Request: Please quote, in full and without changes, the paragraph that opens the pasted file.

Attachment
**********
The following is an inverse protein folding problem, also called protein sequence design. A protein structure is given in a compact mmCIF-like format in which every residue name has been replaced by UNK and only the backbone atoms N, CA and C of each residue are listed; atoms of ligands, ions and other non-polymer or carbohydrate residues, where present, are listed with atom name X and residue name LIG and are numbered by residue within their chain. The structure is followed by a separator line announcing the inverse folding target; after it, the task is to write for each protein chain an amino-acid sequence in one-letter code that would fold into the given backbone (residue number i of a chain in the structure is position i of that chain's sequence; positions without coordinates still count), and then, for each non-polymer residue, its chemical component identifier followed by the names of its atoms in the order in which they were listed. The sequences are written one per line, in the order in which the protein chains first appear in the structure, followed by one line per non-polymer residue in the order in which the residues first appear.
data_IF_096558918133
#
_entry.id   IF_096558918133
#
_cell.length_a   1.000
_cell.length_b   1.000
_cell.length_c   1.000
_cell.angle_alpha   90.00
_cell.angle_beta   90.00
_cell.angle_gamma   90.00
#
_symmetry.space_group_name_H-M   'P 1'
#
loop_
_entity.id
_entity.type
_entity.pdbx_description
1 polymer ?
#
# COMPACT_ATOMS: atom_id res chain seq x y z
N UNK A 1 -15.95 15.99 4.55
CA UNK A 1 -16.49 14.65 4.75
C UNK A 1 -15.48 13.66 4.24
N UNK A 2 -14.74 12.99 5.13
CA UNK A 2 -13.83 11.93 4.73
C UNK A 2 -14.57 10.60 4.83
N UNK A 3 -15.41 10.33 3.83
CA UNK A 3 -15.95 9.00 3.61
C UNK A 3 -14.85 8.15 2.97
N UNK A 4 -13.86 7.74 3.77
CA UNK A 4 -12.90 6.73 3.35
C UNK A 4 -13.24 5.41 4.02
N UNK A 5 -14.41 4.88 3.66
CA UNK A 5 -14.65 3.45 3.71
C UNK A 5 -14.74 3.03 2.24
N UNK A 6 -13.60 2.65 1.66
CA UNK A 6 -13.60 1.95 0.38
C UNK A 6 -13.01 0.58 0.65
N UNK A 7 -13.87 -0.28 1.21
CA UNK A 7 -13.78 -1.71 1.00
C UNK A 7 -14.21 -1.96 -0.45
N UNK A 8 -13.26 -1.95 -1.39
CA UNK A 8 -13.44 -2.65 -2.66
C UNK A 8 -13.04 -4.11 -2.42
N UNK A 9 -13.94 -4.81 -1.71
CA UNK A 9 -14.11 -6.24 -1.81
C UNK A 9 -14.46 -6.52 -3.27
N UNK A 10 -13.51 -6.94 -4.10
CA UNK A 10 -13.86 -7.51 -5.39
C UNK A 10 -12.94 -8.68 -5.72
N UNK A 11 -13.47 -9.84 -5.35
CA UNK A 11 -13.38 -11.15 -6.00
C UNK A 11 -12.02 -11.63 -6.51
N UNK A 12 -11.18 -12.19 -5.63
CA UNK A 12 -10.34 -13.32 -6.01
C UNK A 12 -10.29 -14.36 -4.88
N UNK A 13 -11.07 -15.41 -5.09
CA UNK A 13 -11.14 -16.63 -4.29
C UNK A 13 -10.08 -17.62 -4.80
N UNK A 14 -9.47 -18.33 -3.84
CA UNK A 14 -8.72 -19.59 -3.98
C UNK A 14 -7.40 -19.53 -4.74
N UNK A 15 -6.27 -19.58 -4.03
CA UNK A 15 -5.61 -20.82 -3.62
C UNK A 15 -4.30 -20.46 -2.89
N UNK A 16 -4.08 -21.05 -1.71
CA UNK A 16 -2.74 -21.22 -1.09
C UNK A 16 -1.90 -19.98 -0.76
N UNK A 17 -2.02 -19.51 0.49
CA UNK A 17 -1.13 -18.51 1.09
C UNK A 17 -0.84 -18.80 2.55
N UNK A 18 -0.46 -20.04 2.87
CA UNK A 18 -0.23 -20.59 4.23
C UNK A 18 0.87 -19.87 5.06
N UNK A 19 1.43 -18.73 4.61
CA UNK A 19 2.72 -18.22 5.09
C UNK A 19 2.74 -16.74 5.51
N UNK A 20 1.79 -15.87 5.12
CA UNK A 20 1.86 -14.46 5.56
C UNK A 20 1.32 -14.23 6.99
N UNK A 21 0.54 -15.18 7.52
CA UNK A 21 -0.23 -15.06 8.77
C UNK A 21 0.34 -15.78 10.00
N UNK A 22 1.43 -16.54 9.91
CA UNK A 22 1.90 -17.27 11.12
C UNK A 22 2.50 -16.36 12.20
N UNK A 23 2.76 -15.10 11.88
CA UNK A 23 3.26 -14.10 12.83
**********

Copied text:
The following is an inverse protein folding problem, also called protein sequence design. A protein structure is given in a compact mmCIF-like format in which every residue name has been replaced by UNK and only the backbone atoms N, CA and C of each residue are listed; atoms of ligands, ions and other non-polymer or carbohydrate residues, where present, are listed with atom name X and residue name LIG and are numbered by residue within their chain. The structure is followed by a separator line announcing the inverse folding target; after it, the task is to write for each protein chain an amino-acid sequence in one-letter code that would fold into the given backbone (residue number i of a chain in the structure is position i of that chain's sequence; positions without coordinates still count), and then, for each non-polymer residue, its chemical component identifier followed by the names of its atoms in the order in which they were listed. The sequences are written one per line, in the order in which the protein chains first appear in the structure, followed by one line per non-polymer residue in the order in which the residues first appear.